When we use the “But what about me?” tactic, espousing our worth, our goodness, and our validity – this is white fragility. It makes the story all about us and what we stand to lose rather than recognize those on the other side of the conversation, those living in a state of perpetual disenfranchisement who are constantly fighting for a chance to grab the next rung on the ladder.
Rather than extend my hand to help them up, I got scared that there wouldn’t be enough room for all of us. So I joined the chorus of gaslighters that accused the critics of being too sensitive, for making a big deal out of something that was just one article on the Internet. I didn’t listen or pay attention. I didn’t do any work to understand their point of view.
When the bandha post exploded, I couldn’t avoid reality anymore. People I respected were telling me I’d made a mistake and that was something I couldn’t ignore.
Thankfully, they were willing to hold space for my naivete and hold up a mirror so that I could better understand the impact of my actions. It wasn’t easy to look in that mirror, one I had avoided my entire life.
This type of work is uncomfortable. It’s the exact opposite of what a white supremacist system tells us we’re entitled to – being right, and being comfortable. It’s no mystery why white people avoid sitting with this discomfort given that it’s so foreign from what we’ve been conditioned to expect from the world.
The only thing I can compare it to is the way I feel during an ayahuasca ceremony (random comparison, I know, but hear me out) when I am IN it, when I can’t move, and my insides don’t feel like they belong to me anymore. Ayahuasca holds up the ultimate mirror, the one that shows you all the things you’ve been avoiding. When you try to look away and keep pushing things down, the discomfort only intensifies. You want it to be over yet feel like it will never end.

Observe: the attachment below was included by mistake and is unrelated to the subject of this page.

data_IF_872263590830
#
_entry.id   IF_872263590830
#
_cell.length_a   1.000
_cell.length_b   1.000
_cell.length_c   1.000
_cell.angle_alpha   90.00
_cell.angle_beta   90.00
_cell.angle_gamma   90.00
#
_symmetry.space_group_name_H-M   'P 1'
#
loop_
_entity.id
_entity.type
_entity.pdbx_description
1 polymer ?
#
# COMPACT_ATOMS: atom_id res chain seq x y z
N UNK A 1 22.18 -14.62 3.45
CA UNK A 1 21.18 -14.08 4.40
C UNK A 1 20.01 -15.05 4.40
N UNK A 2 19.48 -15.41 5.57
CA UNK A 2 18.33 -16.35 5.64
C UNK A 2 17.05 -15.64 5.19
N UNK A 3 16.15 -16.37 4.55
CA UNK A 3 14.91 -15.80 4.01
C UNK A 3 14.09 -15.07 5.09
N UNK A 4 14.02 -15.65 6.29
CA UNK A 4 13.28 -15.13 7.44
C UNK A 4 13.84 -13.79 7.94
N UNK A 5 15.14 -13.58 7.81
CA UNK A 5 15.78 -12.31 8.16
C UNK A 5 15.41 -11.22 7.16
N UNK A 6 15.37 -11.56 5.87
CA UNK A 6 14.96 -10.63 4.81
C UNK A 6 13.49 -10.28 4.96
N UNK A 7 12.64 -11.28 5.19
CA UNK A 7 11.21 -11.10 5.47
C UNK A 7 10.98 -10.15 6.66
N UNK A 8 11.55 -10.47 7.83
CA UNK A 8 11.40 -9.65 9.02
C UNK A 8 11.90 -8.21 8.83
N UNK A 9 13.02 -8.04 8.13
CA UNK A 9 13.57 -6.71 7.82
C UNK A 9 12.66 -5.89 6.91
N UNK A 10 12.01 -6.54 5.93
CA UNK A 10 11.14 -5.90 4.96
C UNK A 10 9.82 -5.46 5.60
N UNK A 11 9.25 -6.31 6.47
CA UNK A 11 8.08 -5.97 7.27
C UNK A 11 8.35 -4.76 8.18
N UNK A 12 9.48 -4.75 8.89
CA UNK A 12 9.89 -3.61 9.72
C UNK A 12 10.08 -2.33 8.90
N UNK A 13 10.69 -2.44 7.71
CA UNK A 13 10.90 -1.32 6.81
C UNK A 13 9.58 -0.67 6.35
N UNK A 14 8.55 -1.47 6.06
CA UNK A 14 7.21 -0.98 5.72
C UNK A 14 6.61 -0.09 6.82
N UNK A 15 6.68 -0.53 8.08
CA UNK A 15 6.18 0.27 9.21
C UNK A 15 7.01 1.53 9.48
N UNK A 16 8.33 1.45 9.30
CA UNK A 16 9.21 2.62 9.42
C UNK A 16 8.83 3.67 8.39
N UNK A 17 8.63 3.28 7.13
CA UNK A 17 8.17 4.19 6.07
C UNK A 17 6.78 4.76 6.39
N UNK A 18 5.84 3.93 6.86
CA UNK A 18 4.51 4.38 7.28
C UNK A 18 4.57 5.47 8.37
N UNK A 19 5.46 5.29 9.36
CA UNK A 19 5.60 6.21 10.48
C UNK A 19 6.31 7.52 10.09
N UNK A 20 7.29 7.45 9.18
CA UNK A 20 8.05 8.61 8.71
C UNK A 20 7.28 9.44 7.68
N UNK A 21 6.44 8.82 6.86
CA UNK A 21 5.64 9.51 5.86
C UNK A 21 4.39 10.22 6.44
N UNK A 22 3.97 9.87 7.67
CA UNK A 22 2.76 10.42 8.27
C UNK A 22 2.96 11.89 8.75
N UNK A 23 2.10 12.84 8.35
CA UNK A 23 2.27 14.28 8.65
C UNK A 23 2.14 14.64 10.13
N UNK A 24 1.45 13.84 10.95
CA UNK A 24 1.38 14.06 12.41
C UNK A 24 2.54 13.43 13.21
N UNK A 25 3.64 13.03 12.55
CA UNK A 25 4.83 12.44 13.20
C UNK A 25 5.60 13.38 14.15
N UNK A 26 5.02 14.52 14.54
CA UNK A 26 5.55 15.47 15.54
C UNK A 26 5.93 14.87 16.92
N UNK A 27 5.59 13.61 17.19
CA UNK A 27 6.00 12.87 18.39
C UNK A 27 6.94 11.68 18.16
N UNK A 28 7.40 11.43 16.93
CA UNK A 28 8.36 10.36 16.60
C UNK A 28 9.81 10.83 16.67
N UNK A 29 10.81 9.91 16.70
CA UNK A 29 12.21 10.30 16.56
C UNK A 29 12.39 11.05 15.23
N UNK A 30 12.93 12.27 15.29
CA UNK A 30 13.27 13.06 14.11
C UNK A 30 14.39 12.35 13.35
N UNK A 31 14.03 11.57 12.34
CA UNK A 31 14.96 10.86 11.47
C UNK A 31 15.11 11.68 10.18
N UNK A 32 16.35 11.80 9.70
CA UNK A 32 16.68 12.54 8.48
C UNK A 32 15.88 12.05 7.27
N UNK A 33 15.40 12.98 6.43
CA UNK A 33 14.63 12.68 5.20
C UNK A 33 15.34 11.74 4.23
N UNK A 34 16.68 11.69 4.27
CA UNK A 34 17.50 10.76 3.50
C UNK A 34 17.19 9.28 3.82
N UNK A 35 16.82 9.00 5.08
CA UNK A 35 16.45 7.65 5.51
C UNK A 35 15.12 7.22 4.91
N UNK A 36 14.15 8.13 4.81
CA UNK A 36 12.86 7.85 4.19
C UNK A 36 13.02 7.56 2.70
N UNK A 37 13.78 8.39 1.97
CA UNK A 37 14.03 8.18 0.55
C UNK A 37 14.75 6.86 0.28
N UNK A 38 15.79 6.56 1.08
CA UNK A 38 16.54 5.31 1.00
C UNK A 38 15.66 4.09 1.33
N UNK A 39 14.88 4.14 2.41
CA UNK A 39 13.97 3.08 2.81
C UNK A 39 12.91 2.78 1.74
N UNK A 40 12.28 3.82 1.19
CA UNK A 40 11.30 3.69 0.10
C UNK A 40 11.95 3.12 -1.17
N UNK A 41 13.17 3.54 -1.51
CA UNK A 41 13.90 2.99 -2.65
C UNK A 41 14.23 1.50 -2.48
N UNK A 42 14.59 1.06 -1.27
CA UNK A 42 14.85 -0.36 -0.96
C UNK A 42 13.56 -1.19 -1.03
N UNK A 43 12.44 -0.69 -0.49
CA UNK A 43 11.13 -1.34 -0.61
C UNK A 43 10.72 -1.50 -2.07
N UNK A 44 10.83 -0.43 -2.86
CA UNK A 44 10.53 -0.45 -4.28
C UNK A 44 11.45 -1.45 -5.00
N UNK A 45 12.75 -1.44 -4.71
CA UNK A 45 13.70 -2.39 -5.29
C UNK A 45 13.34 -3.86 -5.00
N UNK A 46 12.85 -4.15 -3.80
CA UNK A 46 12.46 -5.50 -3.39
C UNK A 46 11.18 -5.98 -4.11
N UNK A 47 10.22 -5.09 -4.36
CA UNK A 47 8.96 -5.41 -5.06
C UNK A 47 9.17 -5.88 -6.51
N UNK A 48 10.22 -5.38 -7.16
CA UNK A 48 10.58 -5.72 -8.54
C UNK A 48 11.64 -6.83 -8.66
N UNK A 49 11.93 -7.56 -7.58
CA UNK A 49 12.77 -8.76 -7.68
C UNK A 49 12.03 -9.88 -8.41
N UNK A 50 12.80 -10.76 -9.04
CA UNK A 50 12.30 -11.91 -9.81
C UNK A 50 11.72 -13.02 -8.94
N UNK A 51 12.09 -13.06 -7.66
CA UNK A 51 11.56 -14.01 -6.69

But when you surrender and look – really look – at what’s being reflected back at you, that’s when the shift happens. You feel the pain not only in yourself, but in the world. The pain gives rise to the purge – whether that’s through tears or laughter, tremoring or vomiting or all of the above. And it’s through that pain that you access connection with others that is palpable, true and unconditional. But before you can arrive in that state of awareness and clarity, you’ve got to walk through the darkness.
For me, that looked like barfing my guts out during an ayahuasca ceremony in a room full of people I’d only just met, in broad daylight, while the rest of the room was totally silent. This was the epitome of vulnerability, the type of vulnerability I’ve always resisted. Months later, when my entire life’s work was questioned on a public platform and those who previously respected me as a teacher joined a chorus of voices calling me out for racism, cultural appropriation, and ignorance around white supremacy, the mirror was being held up again.
I wanted to fight back. I wanted to resist. My gremlins of defensiveness and needing to be liked were rising up strong. Feeling sick to my stomach, I knew vulnerability was the way out. So I apologized, and I got to work.